Thomas Ahearne is an adrenaline junkie who is paralyzed after a major accident. Joining an accessible bike club has allowed him to continue competing.
BAINBRIDGE ISLAND, Wash. — May is Mental Health Awareness Month and a local biker are going to inspire others to find their way out no matter how adverse the conditions.
Thomas Ahearne of Bainbridge Island admits he is an adrenaline junkie who never expected to get the thrills of the Burke-Gilman trail.
Ahearne said: “Before my accident, I was on a motorcycle racing team, hiking deep into the mountains and hunting with a bow for two weeks and living on what you earned.
He self-described his aggressive skiing abilities as what changed his life in 2014.
“I was doing a somersault and didn’t quite land properly,” Ahearne said.
He was paralyzed and suddenly found himself unable to do many of the things he loved. The successful lawyer and family man is suddenly plunged into a mental health spiral as he has to adjust to life without using his feet.
It was a local “football mom” who eventually encouraged Ahearne to join the local Ragnar relay.
Ahearne said: “She convinced me they were going to let me participate in a game of three. He admitted that he wasn’t happy about finally buying an adaptation cycle and assumed it wouldn’t be interesting enough. Soon, he discovered that the right support made all the difference.
He took part in the annual Chilly Hill race on Bainbridge although he said he admitted that he previously thought drivers were a nuisance.
“I just thought they were clogging our roads every February!” He laughs.
Joining the fun changed all that for him and since then he’s increased his number of rides.
“I can’t say enough good things about the Cascades,” Ahearne said. Chilly Hill is one of many community games and events organized by Seattle’s Cascade Bike Club. “They helped me every step of the way and I really can’t say enough about Cascade.”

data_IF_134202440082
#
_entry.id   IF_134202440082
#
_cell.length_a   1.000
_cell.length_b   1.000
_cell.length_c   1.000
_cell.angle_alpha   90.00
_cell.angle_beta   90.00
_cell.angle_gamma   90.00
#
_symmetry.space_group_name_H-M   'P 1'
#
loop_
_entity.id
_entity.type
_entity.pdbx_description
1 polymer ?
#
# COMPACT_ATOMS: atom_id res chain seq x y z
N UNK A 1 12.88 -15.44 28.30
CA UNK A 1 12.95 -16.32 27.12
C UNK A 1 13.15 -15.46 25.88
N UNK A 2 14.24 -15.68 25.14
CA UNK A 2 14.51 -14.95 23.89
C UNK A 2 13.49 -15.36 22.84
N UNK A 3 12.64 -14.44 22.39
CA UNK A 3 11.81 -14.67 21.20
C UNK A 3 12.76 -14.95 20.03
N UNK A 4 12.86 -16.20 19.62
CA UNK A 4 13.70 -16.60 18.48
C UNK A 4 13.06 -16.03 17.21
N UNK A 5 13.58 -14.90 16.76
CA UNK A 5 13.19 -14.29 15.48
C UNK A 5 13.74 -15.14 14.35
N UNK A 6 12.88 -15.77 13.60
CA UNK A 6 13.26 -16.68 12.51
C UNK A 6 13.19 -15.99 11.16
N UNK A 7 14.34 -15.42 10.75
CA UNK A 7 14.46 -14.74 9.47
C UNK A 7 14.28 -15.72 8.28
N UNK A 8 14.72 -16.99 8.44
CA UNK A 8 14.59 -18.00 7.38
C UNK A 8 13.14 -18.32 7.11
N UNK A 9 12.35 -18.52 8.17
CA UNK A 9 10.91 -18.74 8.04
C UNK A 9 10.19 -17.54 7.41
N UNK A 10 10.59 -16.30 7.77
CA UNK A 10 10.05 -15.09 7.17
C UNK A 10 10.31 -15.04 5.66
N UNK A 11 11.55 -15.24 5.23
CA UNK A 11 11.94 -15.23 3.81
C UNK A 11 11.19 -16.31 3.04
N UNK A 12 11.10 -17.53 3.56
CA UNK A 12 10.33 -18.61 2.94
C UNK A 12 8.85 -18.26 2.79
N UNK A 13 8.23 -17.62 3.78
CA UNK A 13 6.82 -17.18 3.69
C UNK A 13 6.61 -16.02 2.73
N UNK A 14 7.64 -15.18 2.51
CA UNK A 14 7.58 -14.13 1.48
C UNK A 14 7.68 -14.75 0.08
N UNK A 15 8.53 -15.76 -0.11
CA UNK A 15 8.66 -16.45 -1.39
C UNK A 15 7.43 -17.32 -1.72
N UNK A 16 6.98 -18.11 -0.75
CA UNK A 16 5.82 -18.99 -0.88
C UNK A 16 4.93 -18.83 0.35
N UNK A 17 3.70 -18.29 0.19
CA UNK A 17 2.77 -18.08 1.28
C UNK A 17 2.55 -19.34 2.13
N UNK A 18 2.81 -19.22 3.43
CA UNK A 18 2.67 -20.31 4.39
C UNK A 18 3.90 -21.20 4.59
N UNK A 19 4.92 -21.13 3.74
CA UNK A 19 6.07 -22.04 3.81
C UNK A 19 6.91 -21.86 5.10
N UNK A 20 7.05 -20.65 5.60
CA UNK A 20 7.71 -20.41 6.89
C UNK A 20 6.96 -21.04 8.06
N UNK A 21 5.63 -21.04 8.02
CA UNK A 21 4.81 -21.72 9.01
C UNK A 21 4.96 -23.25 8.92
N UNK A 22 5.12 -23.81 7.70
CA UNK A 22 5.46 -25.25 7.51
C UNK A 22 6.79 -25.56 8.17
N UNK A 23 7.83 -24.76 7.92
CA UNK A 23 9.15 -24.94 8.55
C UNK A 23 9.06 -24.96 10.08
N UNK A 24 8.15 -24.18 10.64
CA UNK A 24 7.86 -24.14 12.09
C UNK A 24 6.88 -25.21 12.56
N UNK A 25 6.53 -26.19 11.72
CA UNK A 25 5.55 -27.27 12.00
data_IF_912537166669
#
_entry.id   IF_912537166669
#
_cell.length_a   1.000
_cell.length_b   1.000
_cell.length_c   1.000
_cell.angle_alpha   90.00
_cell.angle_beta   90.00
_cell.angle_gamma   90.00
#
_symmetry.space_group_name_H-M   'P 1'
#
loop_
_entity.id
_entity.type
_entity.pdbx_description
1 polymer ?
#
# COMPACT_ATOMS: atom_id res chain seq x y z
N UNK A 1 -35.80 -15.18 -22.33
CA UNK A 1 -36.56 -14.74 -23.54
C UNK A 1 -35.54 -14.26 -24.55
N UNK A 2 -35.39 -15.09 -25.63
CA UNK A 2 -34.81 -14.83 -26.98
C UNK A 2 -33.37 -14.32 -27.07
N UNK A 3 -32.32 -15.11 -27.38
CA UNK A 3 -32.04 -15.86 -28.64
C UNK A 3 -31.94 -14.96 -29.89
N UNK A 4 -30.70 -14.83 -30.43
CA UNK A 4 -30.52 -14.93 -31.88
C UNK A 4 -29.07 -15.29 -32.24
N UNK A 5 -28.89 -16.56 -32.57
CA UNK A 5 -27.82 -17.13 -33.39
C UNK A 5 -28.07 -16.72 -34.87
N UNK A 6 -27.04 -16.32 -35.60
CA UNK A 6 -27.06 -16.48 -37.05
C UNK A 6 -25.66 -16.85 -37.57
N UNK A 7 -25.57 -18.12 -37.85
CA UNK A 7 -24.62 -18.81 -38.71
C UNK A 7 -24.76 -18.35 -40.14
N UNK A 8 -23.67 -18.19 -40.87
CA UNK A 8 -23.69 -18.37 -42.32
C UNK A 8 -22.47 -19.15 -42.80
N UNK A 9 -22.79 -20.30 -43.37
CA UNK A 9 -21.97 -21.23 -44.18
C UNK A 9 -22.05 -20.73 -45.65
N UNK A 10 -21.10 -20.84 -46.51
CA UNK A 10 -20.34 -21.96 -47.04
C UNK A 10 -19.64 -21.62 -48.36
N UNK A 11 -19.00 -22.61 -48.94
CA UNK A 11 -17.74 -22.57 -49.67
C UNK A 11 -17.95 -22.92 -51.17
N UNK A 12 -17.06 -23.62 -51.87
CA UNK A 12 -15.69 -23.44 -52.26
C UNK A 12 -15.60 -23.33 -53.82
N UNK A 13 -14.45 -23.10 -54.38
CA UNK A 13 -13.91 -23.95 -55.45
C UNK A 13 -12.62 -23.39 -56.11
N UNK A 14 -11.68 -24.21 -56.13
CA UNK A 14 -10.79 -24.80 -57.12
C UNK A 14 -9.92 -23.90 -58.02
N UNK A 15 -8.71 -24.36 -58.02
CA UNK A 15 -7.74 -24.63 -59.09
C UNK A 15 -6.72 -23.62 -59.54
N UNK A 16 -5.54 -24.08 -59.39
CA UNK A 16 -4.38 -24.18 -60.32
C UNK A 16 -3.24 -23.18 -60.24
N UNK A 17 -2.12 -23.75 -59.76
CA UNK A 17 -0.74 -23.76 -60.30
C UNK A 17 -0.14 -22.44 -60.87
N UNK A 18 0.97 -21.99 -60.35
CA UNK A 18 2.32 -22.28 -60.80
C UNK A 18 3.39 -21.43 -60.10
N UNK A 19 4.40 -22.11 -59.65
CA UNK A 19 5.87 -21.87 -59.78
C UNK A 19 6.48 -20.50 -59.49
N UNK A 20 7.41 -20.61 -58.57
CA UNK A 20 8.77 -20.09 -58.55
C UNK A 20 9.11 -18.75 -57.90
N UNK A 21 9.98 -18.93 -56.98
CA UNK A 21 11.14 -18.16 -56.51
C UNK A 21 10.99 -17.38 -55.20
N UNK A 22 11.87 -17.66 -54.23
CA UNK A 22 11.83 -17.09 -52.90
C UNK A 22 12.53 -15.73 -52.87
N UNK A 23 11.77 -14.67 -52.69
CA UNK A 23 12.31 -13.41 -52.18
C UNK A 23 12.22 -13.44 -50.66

The Cascade Bike Club is the nation’s largest statewide biking nonprofit and serves cyclists of all ages, races, genders, income levels, and abilities.
“We are delighted to have Thomas Ahearne with us to Portland this year,” said Paul Tolme of Cascade Bicycle Club.
This summer marks the 40th year of the icon Seattle to Portland Cycling and Ahearn is riding 50 miles on the Burke-Gilman Trail to practice on his Bicycle. “I’m not going to set a speed record when I get to Portland but I’m excited to do the famous ride,” he said. The Seattle to Portland trip departs on July 15.
He says the discovery of manual cycling changed his perspective and improved his mental health.
“It’s magical,” says Ahearne, who is encouraging others to find an outlet that works for them. “Before the accident, I thought it was crazy to try this tricycle but it saved my life.”
Cascade Bike Club was started in 1970 by two brothers. Membership is $2. More than 50 years later, Cascade Bicycle Club is a powerful bicycle event production, education and advocacy group with nearly 10,000 members, 700 volunteers and dozens of employees.